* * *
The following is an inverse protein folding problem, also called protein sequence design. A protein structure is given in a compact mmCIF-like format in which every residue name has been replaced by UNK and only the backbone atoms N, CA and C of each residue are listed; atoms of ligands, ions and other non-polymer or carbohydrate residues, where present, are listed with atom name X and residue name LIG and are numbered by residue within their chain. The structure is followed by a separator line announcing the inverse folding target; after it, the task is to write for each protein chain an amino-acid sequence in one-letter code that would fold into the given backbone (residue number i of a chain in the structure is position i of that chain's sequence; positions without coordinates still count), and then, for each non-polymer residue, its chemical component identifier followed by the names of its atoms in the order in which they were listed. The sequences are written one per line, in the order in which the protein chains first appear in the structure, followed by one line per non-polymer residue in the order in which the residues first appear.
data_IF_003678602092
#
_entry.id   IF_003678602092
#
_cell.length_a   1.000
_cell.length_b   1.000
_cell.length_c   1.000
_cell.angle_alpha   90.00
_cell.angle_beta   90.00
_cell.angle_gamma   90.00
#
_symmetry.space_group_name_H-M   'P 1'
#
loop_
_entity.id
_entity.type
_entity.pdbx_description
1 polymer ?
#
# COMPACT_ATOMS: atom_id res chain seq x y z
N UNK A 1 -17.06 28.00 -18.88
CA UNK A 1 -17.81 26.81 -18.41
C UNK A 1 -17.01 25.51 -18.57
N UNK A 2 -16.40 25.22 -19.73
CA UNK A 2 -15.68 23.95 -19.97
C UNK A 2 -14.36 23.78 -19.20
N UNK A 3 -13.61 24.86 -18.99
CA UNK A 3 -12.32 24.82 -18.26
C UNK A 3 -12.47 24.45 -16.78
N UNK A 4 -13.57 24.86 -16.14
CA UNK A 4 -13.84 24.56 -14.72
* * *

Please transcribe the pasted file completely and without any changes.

The following is an inverse protein folding problem, also called protein sequence design. A protein structure is given in a compact mmCIF-like format in which every residue name has been replaced by UNK and only the backbone atoms N, CA and C of each residue are listed; atoms of ligands, ions and other non-polymer or carbohydrate residues, where present, are listed with atom name X and residue name LIG and are numbered by residue within their chain. The structure is followed by a separator line announcing the inverse folding target; after it, the task is to write for each protein chain an amino-acid sequence in one-letter code that would fold into the given backbone (residue number i of a chain in the structure is position i of that chain's sequence; positions without coordinates still count), and then, for each non-polymer residue, its chemical component identifier followed by the names of its atoms in the order in which they were listed. The sequences are written one per line, in the order in which the protein chains first appear in the structure, followed by one line per non-polymer residue in the order in which the residues first appear.
data_IF_003678602092
#
_entry.id   IF_003678602092
#
_cell.length_a   1.000
_cell.length_b   1.000
_cell.length_c   1.000
_cell.angle_alpha   90.00
_cell.angle_beta   90.00
_cell.angle_gamma   90.00
#
_symmetry.space_group_name_H-M   'P 1'
#
loop_
_entity.id
_entity.type
_entity.pdbx_description
1 polymer ?
#
# COMPACT_ATOMS: atom_id res chain seq x y z
N UNK A 1 -17.06 28.00 -18.88
CA UNK A 1 -17.81 26.81 -18.41
C UNK A 1 -17.01 25.51 -18.57
N UNK A 2 -16.40 25.22 -19.73
CA UNK A 2 -15.68 23.95 -19.97
C UNK A 2 -14.36 23.78 -19.20
N UNK A 3 -13.61 24.86 -18.99
CA UNK A 3 -12.32 24.82 -18.26
C UNK A 3 -12.47 24.45 -16.78
N UNK A 4 -13.57 24.86 -16.14
CA UNK A 4 -13.84 24.56 -14.72